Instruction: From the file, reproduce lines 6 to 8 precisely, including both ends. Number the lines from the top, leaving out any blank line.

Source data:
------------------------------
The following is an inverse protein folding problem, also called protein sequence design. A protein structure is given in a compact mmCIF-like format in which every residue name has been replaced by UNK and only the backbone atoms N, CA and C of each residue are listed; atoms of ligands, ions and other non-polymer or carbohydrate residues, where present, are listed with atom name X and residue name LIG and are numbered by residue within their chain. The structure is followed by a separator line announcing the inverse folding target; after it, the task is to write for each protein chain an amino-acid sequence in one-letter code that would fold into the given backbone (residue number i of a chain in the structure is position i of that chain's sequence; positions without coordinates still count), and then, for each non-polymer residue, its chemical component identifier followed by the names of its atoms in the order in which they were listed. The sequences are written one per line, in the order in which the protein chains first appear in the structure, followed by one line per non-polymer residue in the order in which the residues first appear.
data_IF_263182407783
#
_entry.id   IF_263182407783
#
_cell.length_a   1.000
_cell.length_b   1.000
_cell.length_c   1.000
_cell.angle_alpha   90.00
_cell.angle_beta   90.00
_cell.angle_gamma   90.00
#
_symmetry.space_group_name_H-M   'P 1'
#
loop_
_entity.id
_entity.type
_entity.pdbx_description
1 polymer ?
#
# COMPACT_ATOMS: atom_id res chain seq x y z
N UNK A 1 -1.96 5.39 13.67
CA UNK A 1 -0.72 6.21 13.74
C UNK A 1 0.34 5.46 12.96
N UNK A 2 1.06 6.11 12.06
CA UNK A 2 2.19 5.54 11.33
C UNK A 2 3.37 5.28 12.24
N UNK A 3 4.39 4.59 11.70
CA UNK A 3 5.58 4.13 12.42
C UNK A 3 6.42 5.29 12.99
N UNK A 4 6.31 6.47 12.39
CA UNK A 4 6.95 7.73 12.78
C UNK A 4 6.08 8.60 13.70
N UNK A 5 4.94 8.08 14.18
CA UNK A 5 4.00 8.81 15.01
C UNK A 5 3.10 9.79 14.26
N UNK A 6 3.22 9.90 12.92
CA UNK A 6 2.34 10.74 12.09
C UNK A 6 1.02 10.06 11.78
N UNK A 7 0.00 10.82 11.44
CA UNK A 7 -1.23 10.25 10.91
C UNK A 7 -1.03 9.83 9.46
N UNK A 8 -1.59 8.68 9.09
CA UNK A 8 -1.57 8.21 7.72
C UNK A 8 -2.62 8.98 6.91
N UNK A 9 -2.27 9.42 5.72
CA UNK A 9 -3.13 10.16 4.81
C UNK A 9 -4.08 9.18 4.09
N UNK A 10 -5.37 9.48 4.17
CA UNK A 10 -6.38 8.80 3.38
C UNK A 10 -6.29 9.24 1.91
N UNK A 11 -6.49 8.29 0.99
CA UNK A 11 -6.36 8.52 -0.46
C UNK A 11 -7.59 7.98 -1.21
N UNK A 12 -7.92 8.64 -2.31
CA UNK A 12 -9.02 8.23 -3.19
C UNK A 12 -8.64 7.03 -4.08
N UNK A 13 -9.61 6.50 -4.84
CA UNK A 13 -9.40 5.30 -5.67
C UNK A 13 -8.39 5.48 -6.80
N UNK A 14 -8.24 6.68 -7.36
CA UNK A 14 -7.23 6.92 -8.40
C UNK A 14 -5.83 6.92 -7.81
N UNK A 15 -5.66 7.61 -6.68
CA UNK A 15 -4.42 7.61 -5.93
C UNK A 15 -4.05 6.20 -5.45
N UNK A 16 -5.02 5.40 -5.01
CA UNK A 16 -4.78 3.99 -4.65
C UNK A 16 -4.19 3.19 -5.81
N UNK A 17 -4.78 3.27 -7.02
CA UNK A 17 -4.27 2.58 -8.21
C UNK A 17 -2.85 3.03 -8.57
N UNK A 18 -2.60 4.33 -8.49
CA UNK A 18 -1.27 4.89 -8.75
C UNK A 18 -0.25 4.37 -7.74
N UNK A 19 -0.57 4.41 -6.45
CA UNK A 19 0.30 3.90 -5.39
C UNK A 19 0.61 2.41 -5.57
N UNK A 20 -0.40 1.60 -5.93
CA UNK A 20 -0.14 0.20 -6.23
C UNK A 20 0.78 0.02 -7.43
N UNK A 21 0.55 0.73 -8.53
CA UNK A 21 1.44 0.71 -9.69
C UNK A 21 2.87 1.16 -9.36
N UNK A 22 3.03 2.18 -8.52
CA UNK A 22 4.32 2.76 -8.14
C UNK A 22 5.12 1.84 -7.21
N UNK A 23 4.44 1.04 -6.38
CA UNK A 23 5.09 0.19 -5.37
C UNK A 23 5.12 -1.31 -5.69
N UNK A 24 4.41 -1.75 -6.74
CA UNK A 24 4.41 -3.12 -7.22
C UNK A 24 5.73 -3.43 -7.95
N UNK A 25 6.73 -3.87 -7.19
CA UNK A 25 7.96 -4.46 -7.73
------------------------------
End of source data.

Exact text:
_cell.length_a   1.000
_cell.length_b   1.000
_cell.length_c   1.000